Before finalizing the migration, it is necessary to lock down public folders on the legacy Exchange server (downtime required). Make sure public folder access is locked on the legacy Exchange server and then try to complete the batch again.

Public Folder migration error

The problem with this error is that you have already locked down Public Folders on the legacy Exchange Server by running:

Set-OrganizationConfig -PublicFoldersLockedForMigration:$true

So what’s an admin to do when they’ve already run the command they are being told needs to be run?! Some googling may lead you to the idea of rebooting the server, or restarting the Information Store. Both of these will work, but a much simpler solution is simply to dismount the Public Folder database/s, and then mount them. The PFs are already locked so are unavailable to the users so there is no negative impact of doing this.

TL;DR – turn it off, and turn it on again.

 

How many users are in my AD group?

Nice simple three liner here. I often want to check how many users are in a particular group, and find it a bit annoying that ADUC doesn’t show this in the Group Properties. So to find out, run this from a Powershell window on a DC:

Import-Module ActiveDirectory
$group = Get-ADGroupMember "group name" -recursive | Select-Object name
$group.count

The second line puts all the members into a variable called $group, and if you didn’t already know, putting .count after any variable will enumerate the objects in that variable 🙂

Happy days!

Add X500/X400/SMTP address for a list of users

This process can be reused to add (not overwrite, just append) any type of email address to a list of users. All you need is a simple CSV file with 2 rows, SamAccountName and the new email address. The example I’ve used is an X500 address, but this could be X400: or SMTP. Remember when adding an SMTP address, case sensitivity matters!

smtp:bruce.wayne@wayneenterprises.co.uk = secondary email alias
SMTP:batman@batcave.co.uk = primary email address

SAM EMAIL
brucewa X500:/O=WAYNE ENTERPRISES/OU=First Administrative Group/cn=Recipients/cn=brucewa
harleyqu X500:/O=WAYNE ENTERPRISES/OU=First Administrative Group/cn=Recipients/cn=harleyqu
poisoniv X500:/O=WAYNE ENTERPRISES/OU=First Administrative Group/cn=Recipients/cn=poisoniv

Once you have your lovely CSV file in a location on the Exchange server, crack open the Exchange Management Shell and run this command:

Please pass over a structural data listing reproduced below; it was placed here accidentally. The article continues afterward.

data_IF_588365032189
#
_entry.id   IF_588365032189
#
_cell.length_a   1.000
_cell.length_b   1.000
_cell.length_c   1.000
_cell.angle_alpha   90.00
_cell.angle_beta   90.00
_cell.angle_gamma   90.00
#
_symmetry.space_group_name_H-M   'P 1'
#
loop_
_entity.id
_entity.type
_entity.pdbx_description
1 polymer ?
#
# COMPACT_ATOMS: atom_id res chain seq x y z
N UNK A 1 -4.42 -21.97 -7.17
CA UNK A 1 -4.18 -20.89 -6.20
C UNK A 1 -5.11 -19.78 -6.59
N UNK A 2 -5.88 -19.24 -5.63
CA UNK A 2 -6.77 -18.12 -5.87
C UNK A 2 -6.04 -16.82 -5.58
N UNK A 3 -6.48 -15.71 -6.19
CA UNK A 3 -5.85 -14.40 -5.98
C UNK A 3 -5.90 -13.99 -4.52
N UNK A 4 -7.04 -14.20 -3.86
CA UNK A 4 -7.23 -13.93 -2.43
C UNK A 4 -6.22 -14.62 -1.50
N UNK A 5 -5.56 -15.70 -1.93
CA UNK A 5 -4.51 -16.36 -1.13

Import-Csv C:\migration\x500.csv | ForEach-Object{
  $name = $_.SAM
  $proxy = $_.email
  Set-Mailbox -Identity $name -EmailAddresses @{add= $proxy}
}

Tada!

Office 365 PowerShell and Scheduled Tasks

There are many reasons why you might want to run PowerShell scripts against Office 365/Exchange Online on a schedule, so I won’t fuss with any examples. Here is how it is done.

First you must create an encoded script file which contains the password for the Exchange Online/Office 365 admin which you want to use to login. It is important that you create the .key file

a) on the computer which will be running the scheduled task
b) using the account which will run the Scheduled Task

This is because as only the creator can decrypt the .key file, and this can only be done on the computer which generated the key file. To create your encrypted password file, open Powershell and run the following command:

Read-Host "Enter Password" -AsSecureString |  ConvertFrom-SecureString | Out-File "C:\scripts\Password.txt"

This will ask you to enter the password and then give you a file full of rubbish. Now let’s do something with that rubbish! Your script to connect to Exchange Online and Office 365 should look like the following:

$TenantUname = "admin@myoffice365tenant.onmicrosoft.com"
$TenantPass = cat "c:\scripts\password.key" | ConvertTo-SecureString
$TenantCredentials = New-Object -TypeName System.Management.Automation.PSCredential -ArgumentList $TenantUname, $TenantPass
$msoExchangeURL = “https://ps.outlook.com/powershell/”
$session = New-PSSession -ConfigurationName Microsoft.Exchange -ConnectionUri $msoExchangeURL -Credential $TenantCredentials -Authentication Basic -AllowRedirection 
Import-PSSession $session
Connect-MSOLService -Credential $TenantCredentials

After these lines, add in the Powershell commands you wish to run, or a reference to a script. Save this as a .ps1 file.

For example, Clutter can’t be disabled for the whole tenancy, so to get around this I might want to disable clutter for all my users every night by adding this line to the end of my script:

Get-Mailbox -ResultSize Unlimited | Set-Clutter -Enable $false

Once you are all done with your script, open Task Scheduler and create a new task.

On the general tab, ensure that the user account being used to run the task is the same account which created the password file, and make sure the ‘Run whether user is logged on or not’ is ticked. Add whichever time based triggers you need, and on the Actions page choose to ‘Start a Program’ with the following settings:

Program/script: C:\Windows\System32\WindowsPowerShell\v1.0\powershell.exe
Add arguments: C:\Scripts\TestScript.ps1

Voila! You now have a script which uses an AES encrypted text file to connect to Exchange Online and Office 365 so that you can run your daily maintenance tasks from a single management server. Yay!